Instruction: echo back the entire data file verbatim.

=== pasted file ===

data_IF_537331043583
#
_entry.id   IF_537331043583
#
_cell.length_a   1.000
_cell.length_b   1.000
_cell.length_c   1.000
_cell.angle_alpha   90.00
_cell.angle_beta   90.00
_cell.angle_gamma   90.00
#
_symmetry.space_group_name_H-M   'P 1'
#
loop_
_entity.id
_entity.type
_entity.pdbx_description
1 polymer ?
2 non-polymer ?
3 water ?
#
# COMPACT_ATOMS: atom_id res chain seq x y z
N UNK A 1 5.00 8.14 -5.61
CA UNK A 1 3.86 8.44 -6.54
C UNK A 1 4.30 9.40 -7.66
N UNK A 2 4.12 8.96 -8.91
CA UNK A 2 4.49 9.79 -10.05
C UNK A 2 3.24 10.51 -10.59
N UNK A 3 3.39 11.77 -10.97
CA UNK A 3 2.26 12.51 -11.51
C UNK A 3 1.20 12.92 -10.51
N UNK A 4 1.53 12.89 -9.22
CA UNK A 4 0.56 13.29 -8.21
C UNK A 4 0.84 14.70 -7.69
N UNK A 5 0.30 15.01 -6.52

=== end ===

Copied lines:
data_IF_537331043583
#
_entry.id   IF_537331043583
#
_cell.length_a   1.000
_cell.length_b   1.000
_cell.length_c   1.000
_cell.angle_alpha   90.00
_cell.angle_beta   90.00
_cell.angle_gamma   90.00
#
_symmetry.space_group_name_H-M   'P 1'
#
loop_
_entity.id
_entity.type
_entity.pdbx_description
1 polymer ?
2 non-polymer ?
3 water ?
#
# COMPACT_ATOMS: atom_id res chain seq x y z
N UNK A 1 5.00 8.14 -5.61
CA UNK A 1 3.86 8.44 -6.54
C UNK A 1 4.30 9.40 -7.66
N UNK A 2 4.12 8.96 -8.91
CA UNK A 2 4.49 9.79 -10.05
C UNK A 2 3.24 10.51 -10.59
N UNK A 3 3.39 11.77 -10.97
CA UNK A 3 2.26 12.51 -11.51
C UNK A 3 1.20 12.92 -10.51
N UNK A 4 1.53 12.89 -9.22
CA UNK A 4 0.56 13.29 -8.21
C UNK A 4 0.84 14.70 -7.69
N UNK A 5 0.30 15.01 -6.52